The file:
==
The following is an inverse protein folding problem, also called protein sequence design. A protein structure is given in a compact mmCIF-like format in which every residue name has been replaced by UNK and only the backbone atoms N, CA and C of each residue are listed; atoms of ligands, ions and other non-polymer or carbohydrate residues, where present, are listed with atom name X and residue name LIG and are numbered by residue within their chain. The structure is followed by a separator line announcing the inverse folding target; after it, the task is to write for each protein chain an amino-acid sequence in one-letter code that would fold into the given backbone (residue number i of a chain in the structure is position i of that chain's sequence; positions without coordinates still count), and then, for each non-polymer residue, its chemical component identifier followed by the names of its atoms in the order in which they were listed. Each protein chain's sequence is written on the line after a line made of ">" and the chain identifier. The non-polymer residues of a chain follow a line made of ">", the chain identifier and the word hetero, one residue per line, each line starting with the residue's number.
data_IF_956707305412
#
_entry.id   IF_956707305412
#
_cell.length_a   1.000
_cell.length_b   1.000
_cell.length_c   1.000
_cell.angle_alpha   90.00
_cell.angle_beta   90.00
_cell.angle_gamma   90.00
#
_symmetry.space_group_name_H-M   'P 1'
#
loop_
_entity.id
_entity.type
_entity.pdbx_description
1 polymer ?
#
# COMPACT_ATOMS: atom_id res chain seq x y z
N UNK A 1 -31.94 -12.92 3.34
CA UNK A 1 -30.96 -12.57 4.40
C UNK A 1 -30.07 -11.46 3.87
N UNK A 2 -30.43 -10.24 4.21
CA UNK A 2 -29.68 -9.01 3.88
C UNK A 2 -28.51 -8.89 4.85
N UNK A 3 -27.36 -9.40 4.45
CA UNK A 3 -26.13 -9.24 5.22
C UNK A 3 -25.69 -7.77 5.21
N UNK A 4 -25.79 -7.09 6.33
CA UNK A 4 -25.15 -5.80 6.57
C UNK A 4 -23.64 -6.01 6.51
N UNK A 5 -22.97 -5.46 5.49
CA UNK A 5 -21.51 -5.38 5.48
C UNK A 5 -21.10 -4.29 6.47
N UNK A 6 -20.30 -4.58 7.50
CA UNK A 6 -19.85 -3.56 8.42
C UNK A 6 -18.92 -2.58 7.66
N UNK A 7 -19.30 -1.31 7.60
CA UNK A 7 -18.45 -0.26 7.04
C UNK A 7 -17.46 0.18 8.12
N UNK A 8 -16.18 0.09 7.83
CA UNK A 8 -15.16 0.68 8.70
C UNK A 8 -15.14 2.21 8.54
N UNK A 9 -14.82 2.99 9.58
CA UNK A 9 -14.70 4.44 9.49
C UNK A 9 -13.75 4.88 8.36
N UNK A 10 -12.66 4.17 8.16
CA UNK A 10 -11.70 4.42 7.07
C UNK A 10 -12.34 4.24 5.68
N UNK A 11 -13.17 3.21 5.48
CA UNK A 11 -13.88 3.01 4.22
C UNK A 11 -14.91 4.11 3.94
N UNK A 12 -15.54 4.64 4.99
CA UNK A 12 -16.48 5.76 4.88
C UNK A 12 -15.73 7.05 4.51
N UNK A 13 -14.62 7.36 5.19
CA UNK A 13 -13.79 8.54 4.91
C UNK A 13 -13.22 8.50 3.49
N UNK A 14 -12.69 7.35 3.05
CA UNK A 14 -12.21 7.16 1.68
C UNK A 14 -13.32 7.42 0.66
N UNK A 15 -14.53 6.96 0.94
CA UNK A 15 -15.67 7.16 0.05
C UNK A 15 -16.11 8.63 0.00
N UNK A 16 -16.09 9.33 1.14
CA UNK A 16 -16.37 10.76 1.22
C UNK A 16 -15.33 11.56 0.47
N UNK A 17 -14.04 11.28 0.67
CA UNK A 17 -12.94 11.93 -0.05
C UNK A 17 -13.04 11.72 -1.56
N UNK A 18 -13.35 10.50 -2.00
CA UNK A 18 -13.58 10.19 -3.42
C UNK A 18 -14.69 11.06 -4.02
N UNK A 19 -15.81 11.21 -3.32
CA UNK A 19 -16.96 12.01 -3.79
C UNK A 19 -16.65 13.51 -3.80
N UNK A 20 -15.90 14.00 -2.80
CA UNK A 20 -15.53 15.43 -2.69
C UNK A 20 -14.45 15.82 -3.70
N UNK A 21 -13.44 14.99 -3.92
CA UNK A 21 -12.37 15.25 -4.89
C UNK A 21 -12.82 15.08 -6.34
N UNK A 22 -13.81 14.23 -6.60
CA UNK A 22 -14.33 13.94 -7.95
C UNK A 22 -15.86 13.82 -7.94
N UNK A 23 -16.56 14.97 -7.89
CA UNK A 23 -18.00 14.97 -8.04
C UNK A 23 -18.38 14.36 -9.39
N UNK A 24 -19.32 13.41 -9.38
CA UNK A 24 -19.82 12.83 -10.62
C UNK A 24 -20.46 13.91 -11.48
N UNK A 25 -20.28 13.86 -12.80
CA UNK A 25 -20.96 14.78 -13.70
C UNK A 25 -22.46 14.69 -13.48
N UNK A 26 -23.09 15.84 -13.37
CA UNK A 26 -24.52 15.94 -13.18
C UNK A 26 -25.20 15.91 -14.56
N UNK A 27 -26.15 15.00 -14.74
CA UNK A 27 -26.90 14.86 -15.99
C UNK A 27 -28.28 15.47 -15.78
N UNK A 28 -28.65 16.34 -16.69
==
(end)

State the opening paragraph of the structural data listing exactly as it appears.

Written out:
The following is an inverse protein folding problem, also called protein sequence design. A protein structure is given in a compact mmCIF-like format in which every residue name has been replaced by UNK and only the backbone atoms N, CA and C of each residue are listed; atoms of ligands, ions and other non-polymer or carbohydrate residues, where present, are listed with atom name X and residue name LIG and are numbered by residue within their chain. The structure is followed by a separator line announcing the inverse folding target; after it, the task is to write for each protein chain an amino-acid sequence in one-letter code that would fold into the given backbone (residue number i of a chain in the structure is position i of that chain's sequence; positions without coordinates still count), and then, for each non-polymer residue, its chemical component identifier followed by the names of its atoms in the order in which they were listed. Each protein chain's sequence is written on the line after a line made of ">" and the chain identifier. The non-polymer residues of a chain follow a line made of ">", the chain identifier and the word hetero, one residue per line, each line starting with the residue's number.